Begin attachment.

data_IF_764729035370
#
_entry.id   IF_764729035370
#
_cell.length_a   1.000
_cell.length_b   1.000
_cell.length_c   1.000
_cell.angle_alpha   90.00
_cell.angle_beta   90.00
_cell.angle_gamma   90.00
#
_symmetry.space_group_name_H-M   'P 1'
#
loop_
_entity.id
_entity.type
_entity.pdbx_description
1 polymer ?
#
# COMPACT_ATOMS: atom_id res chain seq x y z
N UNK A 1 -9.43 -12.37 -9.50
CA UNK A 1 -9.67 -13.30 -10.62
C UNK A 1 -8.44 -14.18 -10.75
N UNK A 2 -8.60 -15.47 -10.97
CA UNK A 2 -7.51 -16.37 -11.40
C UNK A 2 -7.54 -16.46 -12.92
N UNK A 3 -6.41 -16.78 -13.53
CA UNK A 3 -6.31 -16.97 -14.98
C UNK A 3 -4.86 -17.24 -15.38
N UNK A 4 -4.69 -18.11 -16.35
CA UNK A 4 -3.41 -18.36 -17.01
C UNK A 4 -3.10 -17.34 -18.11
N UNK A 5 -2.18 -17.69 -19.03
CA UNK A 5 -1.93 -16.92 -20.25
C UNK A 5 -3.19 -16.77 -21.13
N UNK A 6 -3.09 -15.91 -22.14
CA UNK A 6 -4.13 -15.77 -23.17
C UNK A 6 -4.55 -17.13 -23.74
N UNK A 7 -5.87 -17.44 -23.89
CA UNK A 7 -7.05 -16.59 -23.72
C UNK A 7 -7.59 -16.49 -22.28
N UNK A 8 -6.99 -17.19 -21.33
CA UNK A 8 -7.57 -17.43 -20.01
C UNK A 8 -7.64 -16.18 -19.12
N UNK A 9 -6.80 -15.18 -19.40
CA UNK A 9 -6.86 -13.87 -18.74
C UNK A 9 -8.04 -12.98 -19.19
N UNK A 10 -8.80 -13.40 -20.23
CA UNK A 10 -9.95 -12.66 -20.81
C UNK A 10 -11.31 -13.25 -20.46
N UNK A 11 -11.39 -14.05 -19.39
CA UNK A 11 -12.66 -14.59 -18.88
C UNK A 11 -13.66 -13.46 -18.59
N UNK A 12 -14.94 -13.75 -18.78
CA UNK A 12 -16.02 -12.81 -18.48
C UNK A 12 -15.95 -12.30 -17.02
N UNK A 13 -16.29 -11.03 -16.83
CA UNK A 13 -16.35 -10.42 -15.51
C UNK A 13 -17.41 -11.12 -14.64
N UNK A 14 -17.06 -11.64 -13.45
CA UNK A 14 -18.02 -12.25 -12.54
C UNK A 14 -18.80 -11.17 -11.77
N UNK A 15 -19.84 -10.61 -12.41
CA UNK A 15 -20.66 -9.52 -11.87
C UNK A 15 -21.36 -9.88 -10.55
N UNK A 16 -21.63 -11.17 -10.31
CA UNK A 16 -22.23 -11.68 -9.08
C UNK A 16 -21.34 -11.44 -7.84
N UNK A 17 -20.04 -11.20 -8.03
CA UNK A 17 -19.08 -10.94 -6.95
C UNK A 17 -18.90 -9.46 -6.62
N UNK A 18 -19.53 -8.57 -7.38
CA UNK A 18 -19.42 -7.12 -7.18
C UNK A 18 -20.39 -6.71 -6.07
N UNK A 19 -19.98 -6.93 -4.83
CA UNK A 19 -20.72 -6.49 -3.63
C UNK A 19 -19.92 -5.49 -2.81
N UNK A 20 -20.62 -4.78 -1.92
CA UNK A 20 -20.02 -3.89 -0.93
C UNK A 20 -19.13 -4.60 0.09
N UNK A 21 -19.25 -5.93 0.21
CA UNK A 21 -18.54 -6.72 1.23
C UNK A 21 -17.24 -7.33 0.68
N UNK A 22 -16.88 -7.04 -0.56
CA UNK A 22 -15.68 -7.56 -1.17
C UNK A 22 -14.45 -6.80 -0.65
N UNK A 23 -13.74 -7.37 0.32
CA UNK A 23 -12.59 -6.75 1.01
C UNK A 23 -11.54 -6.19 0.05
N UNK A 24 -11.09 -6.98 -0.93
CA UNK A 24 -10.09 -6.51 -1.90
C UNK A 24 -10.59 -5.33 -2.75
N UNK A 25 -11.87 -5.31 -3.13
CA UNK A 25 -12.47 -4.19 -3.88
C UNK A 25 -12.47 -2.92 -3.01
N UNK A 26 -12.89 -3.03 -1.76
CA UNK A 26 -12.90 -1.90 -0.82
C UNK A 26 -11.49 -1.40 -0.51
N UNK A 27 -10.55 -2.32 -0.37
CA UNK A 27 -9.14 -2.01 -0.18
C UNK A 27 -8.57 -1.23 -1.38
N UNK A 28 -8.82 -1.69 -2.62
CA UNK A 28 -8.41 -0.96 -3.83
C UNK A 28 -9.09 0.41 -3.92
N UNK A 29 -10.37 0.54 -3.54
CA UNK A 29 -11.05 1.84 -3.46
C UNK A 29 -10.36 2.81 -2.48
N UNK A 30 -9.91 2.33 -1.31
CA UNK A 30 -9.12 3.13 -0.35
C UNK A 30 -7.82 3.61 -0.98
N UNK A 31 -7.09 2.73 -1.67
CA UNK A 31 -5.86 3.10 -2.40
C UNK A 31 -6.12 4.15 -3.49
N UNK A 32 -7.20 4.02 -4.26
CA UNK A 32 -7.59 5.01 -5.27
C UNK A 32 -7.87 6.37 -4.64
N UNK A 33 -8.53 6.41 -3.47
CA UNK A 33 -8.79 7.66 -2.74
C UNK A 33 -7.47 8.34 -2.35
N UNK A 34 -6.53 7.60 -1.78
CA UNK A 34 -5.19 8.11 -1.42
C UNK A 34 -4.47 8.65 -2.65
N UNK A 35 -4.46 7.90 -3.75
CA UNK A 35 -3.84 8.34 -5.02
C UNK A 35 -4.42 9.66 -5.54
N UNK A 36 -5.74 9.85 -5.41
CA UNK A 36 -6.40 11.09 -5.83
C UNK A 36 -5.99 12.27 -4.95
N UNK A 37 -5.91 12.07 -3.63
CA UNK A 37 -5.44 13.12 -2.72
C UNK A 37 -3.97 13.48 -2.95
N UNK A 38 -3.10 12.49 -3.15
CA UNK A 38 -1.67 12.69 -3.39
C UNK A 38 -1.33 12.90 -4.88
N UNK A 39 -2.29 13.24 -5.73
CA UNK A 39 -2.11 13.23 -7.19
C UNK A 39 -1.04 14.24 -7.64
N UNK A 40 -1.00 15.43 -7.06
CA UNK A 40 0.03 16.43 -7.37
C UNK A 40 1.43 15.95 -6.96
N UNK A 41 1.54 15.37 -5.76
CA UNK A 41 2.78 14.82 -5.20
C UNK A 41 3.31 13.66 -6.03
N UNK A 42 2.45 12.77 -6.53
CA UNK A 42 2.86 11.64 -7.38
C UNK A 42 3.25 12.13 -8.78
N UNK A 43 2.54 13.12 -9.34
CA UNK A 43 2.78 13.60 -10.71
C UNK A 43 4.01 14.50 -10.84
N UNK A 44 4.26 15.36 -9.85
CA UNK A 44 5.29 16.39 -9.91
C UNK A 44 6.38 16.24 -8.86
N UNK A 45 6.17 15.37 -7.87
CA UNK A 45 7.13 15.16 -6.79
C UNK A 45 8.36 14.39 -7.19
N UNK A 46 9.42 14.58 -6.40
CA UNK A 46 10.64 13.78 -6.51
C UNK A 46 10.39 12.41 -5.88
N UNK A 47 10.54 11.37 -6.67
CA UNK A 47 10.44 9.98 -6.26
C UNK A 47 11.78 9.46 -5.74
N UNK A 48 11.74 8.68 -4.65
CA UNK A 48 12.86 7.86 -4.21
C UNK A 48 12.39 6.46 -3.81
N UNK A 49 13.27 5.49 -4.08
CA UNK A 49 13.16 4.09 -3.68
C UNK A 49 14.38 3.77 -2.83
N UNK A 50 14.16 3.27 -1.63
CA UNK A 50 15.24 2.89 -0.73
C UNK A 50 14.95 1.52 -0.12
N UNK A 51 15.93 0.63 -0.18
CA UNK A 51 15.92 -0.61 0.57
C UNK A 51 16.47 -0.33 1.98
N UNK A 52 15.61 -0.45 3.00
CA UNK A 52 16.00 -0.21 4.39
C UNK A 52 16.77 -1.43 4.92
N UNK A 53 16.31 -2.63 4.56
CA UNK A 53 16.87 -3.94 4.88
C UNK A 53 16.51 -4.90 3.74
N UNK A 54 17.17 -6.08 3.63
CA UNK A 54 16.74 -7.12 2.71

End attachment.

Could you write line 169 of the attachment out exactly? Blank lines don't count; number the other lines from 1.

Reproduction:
CA UNK A 50 15.24 2.89 -0.73